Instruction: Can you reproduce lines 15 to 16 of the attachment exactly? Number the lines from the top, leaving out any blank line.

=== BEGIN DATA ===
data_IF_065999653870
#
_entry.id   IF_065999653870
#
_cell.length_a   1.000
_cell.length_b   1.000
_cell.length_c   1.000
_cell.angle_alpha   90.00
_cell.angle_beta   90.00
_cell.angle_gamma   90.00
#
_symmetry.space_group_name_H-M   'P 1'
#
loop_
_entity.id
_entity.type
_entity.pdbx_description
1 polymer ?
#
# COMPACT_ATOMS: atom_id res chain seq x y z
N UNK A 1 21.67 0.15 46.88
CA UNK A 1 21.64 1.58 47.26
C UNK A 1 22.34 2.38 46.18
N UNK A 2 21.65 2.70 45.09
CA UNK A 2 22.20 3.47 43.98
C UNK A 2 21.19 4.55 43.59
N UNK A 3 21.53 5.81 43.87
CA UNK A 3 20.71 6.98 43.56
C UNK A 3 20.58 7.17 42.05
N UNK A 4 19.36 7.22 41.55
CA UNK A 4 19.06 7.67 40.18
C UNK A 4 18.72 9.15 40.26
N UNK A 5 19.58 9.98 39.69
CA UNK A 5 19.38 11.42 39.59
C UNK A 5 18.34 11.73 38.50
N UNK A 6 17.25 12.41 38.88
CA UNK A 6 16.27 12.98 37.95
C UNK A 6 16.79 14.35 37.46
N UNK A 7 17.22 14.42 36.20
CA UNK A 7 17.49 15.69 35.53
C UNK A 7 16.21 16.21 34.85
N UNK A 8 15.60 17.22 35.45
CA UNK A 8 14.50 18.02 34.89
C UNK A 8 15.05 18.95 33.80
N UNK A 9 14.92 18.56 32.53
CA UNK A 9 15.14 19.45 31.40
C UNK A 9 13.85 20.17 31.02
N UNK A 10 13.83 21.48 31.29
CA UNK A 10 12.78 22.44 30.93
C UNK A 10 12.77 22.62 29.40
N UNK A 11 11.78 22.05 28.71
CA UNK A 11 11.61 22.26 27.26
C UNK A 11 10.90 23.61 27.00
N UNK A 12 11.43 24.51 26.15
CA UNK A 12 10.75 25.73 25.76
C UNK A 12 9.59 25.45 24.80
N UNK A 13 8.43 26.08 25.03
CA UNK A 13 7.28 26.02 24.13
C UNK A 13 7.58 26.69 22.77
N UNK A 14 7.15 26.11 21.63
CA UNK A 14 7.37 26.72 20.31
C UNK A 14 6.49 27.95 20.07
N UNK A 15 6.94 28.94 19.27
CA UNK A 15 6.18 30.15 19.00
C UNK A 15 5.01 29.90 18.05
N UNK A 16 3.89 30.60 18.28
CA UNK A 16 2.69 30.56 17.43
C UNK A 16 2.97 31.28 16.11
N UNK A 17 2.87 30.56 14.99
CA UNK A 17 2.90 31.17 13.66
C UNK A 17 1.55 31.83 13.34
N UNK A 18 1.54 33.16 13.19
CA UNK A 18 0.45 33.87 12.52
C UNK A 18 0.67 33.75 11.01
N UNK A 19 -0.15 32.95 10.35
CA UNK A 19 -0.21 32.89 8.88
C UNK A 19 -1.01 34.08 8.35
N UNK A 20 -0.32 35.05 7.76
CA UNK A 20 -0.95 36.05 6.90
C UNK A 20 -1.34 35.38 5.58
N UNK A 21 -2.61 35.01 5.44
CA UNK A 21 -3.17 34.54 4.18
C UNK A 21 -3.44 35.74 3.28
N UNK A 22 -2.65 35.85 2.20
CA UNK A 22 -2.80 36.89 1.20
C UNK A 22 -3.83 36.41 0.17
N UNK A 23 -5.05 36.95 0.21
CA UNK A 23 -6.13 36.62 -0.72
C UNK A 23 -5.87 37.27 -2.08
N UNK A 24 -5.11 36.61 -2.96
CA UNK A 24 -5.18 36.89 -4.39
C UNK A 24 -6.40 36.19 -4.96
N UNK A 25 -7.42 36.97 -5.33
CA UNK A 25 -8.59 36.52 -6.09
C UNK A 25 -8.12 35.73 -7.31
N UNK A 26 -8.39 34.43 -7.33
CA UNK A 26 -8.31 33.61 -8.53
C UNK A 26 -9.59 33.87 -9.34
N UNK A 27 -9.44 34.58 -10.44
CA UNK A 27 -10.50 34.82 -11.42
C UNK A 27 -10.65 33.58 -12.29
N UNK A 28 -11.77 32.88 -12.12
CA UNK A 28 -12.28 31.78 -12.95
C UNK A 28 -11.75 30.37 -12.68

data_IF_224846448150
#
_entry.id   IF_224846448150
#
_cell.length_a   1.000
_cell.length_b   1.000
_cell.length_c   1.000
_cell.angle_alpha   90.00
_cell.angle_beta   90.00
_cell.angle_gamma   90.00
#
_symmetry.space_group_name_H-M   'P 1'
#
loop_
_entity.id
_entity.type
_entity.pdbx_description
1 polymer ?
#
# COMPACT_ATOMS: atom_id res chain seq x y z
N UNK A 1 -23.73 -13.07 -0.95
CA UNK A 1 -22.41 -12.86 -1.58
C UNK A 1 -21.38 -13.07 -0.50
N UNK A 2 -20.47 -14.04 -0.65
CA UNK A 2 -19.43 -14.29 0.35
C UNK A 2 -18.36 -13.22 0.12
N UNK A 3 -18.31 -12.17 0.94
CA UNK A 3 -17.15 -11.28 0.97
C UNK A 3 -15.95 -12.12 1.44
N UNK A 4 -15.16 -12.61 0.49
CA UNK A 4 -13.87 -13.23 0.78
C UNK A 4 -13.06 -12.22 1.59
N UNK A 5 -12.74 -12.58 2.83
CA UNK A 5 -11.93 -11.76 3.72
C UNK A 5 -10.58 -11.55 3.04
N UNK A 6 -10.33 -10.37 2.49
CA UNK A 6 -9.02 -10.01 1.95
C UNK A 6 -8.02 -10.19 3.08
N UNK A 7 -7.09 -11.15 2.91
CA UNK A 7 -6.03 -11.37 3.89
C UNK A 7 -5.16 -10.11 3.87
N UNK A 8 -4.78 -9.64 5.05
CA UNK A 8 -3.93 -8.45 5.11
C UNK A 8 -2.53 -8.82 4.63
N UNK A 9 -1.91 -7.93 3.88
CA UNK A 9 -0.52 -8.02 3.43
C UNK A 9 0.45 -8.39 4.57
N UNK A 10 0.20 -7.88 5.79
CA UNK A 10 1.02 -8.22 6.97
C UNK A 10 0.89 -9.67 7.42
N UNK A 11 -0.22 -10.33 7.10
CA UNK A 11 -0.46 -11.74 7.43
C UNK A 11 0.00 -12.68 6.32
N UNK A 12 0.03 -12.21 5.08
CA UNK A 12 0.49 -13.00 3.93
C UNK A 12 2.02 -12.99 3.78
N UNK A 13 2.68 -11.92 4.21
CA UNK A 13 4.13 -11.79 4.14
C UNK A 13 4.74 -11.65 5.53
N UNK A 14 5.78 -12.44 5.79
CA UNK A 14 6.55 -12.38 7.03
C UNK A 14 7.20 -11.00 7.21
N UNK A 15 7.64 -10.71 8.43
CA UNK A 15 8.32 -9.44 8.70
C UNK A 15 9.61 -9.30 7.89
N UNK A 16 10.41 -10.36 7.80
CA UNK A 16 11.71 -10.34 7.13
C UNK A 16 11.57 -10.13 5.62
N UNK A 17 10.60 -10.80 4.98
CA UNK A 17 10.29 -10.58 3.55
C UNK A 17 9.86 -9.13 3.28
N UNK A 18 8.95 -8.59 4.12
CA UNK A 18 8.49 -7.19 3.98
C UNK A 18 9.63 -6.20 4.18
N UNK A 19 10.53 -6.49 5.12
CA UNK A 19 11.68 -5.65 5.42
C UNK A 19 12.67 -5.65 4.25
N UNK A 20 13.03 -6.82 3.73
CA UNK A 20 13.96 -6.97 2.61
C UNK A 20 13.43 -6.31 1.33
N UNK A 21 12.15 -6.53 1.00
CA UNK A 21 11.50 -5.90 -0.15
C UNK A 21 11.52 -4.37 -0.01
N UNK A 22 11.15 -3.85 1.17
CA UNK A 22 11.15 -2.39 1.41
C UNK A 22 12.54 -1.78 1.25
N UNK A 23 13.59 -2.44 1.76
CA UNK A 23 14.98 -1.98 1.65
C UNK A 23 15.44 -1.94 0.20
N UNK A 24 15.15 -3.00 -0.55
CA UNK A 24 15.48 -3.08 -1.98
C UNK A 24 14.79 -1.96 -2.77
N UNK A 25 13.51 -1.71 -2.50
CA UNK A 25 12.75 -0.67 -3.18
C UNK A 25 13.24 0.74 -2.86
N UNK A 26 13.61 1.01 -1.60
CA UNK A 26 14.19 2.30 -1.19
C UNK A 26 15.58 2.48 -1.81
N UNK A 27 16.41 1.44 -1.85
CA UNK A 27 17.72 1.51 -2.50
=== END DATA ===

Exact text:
_entity.id
_entity.type